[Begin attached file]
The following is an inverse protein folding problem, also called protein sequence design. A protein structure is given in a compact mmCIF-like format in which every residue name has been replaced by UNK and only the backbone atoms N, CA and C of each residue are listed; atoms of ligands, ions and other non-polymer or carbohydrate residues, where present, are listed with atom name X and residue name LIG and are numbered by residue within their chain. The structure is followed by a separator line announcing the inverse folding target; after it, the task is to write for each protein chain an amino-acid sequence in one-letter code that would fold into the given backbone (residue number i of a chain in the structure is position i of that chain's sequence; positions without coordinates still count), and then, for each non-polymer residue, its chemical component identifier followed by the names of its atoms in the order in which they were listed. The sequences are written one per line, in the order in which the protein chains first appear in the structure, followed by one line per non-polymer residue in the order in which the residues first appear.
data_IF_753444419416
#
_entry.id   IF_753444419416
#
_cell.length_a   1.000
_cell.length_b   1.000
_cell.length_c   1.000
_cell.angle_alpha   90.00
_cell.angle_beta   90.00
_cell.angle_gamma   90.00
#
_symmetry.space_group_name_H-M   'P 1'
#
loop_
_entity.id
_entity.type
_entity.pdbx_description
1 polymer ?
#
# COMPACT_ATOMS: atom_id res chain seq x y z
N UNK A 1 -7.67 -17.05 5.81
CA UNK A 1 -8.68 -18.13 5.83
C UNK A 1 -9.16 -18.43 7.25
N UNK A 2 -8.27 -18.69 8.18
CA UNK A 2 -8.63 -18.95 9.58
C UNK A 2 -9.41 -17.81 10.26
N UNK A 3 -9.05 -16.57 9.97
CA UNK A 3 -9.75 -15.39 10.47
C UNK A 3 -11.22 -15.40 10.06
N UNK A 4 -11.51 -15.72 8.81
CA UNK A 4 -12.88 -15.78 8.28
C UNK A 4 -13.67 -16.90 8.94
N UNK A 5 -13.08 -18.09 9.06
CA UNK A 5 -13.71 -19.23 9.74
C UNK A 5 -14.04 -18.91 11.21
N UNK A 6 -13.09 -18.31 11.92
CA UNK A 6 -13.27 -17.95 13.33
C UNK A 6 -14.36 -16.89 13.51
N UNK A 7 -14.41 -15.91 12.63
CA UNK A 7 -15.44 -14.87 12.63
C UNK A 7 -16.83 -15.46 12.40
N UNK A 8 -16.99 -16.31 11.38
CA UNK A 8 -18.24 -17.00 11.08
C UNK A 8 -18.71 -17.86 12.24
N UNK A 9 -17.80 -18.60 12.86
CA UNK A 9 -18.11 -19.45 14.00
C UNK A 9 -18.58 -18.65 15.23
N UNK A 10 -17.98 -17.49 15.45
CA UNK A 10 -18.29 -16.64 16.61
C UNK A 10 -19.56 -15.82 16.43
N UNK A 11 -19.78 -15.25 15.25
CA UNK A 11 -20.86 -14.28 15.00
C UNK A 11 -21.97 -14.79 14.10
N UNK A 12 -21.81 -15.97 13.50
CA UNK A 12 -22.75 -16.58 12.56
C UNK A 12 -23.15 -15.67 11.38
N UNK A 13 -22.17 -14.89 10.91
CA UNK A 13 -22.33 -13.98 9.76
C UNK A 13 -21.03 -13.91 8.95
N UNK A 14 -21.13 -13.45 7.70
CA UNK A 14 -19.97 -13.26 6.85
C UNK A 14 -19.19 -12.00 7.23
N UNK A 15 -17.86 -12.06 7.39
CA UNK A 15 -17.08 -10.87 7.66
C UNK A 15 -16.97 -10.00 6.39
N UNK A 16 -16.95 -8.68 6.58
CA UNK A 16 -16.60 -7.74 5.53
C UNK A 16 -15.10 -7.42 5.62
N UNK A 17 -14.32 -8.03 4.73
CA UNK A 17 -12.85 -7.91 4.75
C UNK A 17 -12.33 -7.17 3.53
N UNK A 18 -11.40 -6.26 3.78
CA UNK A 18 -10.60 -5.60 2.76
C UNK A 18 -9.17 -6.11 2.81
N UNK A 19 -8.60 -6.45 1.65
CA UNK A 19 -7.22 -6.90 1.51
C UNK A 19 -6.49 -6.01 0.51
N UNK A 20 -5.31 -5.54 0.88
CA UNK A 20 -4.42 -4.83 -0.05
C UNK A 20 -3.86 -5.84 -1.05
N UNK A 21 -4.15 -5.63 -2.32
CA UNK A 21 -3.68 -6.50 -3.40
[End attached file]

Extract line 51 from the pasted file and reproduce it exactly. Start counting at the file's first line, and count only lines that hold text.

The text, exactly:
C UNK A 10 -19.56 -15.82 16.43